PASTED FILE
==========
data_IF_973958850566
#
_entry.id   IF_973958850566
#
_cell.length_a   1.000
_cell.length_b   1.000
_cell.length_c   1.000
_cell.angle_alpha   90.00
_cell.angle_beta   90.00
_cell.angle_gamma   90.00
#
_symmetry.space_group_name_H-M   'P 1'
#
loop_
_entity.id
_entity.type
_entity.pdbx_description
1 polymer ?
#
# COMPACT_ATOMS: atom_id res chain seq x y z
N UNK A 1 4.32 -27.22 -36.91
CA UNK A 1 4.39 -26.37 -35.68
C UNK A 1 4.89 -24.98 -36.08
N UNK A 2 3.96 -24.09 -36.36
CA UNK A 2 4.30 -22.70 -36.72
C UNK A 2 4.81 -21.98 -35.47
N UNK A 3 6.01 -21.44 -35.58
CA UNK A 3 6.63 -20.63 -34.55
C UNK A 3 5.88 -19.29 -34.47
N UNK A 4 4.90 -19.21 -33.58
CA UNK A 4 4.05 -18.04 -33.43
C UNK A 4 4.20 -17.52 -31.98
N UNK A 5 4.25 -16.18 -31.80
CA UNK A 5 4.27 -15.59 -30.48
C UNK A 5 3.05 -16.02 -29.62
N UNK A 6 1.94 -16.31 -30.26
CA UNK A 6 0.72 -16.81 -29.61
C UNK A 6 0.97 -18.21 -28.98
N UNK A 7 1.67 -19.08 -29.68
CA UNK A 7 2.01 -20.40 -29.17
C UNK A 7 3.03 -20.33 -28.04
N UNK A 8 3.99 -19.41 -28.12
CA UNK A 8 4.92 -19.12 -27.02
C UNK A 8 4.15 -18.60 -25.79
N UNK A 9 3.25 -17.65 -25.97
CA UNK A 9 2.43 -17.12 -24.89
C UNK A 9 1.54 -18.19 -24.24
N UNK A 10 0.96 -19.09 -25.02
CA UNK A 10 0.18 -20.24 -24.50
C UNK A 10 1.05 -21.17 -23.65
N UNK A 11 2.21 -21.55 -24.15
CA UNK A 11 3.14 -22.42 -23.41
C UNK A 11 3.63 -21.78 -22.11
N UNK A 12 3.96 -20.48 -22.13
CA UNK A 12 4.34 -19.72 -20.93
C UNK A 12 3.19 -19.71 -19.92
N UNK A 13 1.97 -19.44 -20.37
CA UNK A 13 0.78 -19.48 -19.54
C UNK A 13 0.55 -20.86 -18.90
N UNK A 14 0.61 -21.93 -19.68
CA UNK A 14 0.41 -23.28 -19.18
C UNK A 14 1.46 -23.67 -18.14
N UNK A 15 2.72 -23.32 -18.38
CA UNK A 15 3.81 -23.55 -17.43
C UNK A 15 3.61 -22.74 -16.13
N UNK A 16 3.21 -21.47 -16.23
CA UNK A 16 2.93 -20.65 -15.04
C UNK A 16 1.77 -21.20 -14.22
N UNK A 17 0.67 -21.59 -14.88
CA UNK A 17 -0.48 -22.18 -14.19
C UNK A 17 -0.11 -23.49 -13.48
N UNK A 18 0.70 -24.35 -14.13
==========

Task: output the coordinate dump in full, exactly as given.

data_IF_973958850566
#
_entry.id   IF_973958850566
#
_cell.length_a   1.000
_cell.length_b   1.000
_cell.length_c   1.000
_cell.angle_alpha   90.00
_cell.angle_beta   90.00
_cell.angle_gamma   90.00
#
_symmetry.space_group_name_H-M   'P 1'
#
loop_
_entity.id
_entity.type
_entity.pdbx_description
1 polymer ?
#
# COMPACT_ATOMS: atom_id res chain seq x y z
N UNK A 1 4.32 -27.22 -36.91
CA UNK A 1 4.39 -26.37 -35.68
C UNK A 1 4.89 -24.98 -36.08
N UNK A 2 3.96 -24.09 -36.36
CA UNK A 2 4.30 -22.70 -36.72
C UNK A 2 4.81 -21.98 -35.47
N UNK A 3 6.01 -21.44 -35.58
CA UNK A 3 6.63 -20.63 -34.55
C UNK A 3 5.88 -19.29 -34.47
N UNK A 4 4.90 -19.21 -33.58
CA UNK A 4 4.05 -18.04 -33.43
C UNK A 4 4.20 -17.52 -31.98
N UNK A 5 4.25 -16.18 -31.80
CA UNK A 5 4.27 -15.59 -30.48
C UNK A 5 3.05 -16.02 -29.62
N UNK A 6 1.94 -16.31 -30.26
CA UNK A 6 0.72 -16.81 -29.61
C UNK A 6 0.97 -18.21 -28.98
N UNK A 7 1.67 -19.08 -29.68
CA UNK A 7 2.01 -20.40 -29.17
C UNK A 7 3.03 -20.33 -28.04
N UNK A 8 3.99 -19.41 -28.12
CA UNK A 8 4.92 -19.12 -27.02
C UNK A 8 4.15 -18.60 -25.79
N UNK A 9 3.25 -17.65 -25.97
CA UNK A 9 2.43 -17.12 -24.89
C UNK A 9 1.54 -18.19 -24.24
N UNK A 10 0.96 -19.09 -25.02
CA UNK A 10 0.18 -20.24 -24.50
C UNK A 10 1.05 -21.17 -23.65
N UNK A 11 2.21 -21.55 -24.15
CA UNK A 11 3.14 -22.42 -23.41
C UNK A 11 3.63 -21.78 -22.11
N UNK A 12 3.96 -20.48 -22.13
CA UNK A 12 4.34 -19.72 -20.93
C UNK A 12 3.19 -19.71 -19.92
N UNK A 13 1.97 -19.44 -20.37
CA UNK A 13 0.78 -19.48 -19.54
C UNK A 13 0.55 -20.86 -18.90
N UNK A 14 0.61 -21.93 -19.68
CA UNK A 14 0.41 -23.28 -19.18
C UNK A 14 1.46 -23.67 -18.14
N UNK A 15 2.72 -23.32 -18.38
CA UNK A 15 3.81 -23.55 -17.43
C UNK A 15 3.61 -22.74 -16.13
N UNK A 16 3.21 -21.47 -16.23
CA UNK A 16 2.93 -20.65 -15.04
C UNK A 16 1.77 -21.20 -14.22
N UNK A 17 0.67 -21.59 -14.88
CA UNK A 17 -0.48 -22.18 -14.19
C UNK A 17 -0.11 -23.49 -13.48
N UNK A 18 0.70 -24.35 -14.13